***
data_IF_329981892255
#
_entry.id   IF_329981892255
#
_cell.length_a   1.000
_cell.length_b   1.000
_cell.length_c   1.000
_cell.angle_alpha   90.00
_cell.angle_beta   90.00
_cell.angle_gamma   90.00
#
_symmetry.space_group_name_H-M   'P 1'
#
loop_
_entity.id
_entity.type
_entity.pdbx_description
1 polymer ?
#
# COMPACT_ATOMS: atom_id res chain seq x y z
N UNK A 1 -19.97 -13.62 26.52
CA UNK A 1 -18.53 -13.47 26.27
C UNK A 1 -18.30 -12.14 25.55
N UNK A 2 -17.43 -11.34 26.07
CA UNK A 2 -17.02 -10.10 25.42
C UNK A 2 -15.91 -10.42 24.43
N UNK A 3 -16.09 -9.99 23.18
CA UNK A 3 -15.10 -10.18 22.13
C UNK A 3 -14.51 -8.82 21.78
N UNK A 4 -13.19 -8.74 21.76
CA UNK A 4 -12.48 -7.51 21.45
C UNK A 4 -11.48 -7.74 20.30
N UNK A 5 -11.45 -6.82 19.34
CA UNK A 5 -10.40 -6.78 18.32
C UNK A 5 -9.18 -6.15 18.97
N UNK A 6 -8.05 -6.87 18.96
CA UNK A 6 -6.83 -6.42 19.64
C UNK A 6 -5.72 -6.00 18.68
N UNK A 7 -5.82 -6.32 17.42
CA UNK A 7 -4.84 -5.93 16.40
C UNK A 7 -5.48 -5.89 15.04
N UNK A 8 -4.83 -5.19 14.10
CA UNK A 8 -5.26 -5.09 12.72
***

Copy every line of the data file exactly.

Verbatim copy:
data_IF_329981892255
#
_entry.id   IF_329981892255
#
_cell.length_a   1.000
_cell.length_b   1.000
_cell.length_c   1.000
_cell.angle_alpha   90.00
_cell.angle_beta   90.00
_cell.angle_gamma   90.00
#
_symmetry.space_group_name_H-M   'P 1'
#
loop_
_entity.id
_entity.type
_entity.pdbx_description
1 polymer ?
#
# COMPACT_ATOMS: atom_id res chain seq x y z
N UNK A 1 -19.97 -13.62 26.52
CA UNK A 1 -18.53 -13.47 26.27
C UNK A 1 -18.30 -12.14 25.55
N UNK A 2 -17.43 -11.34 26.07
CA UNK A 2 -17.02 -10.10 25.42
C UNK A 2 -15.91 -10.42 24.43
N UNK A 3 -16.09 -9.99 23.18
CA UNK A 3 -15.10 -10.18 22.13
C UNK A 3 -14.51 -8.82 21.78
N UNK A 4 -13.19 -8.74 21.76
CA UNK A 4 -12.48 -7.51 21.45
C UNK A 4 -11.48 -7.74 20.30
N UNK A 5 -11.45 -6.82 19.34
CA UNK A 5 -10.40 -6.78 18.32
C UNK A 5 -9.18 -6.15 18.97
N UNK A 6 -8.05 -6.87 18.96
CA UNK A 6 -6.83 -6.42 19.64
C UNK A 6 -5.72 -6.00 18.68
N UNK A 7 -5.82 -6.32 17.42
CA UNK A 7 -4.84 -5.93 16.40
C UNK A 7 -5.48 -5.89 15.04
N UNK A 8 -4.83 -5.19 14.10
CA UNK A 8 -5.26 -5.09 12.72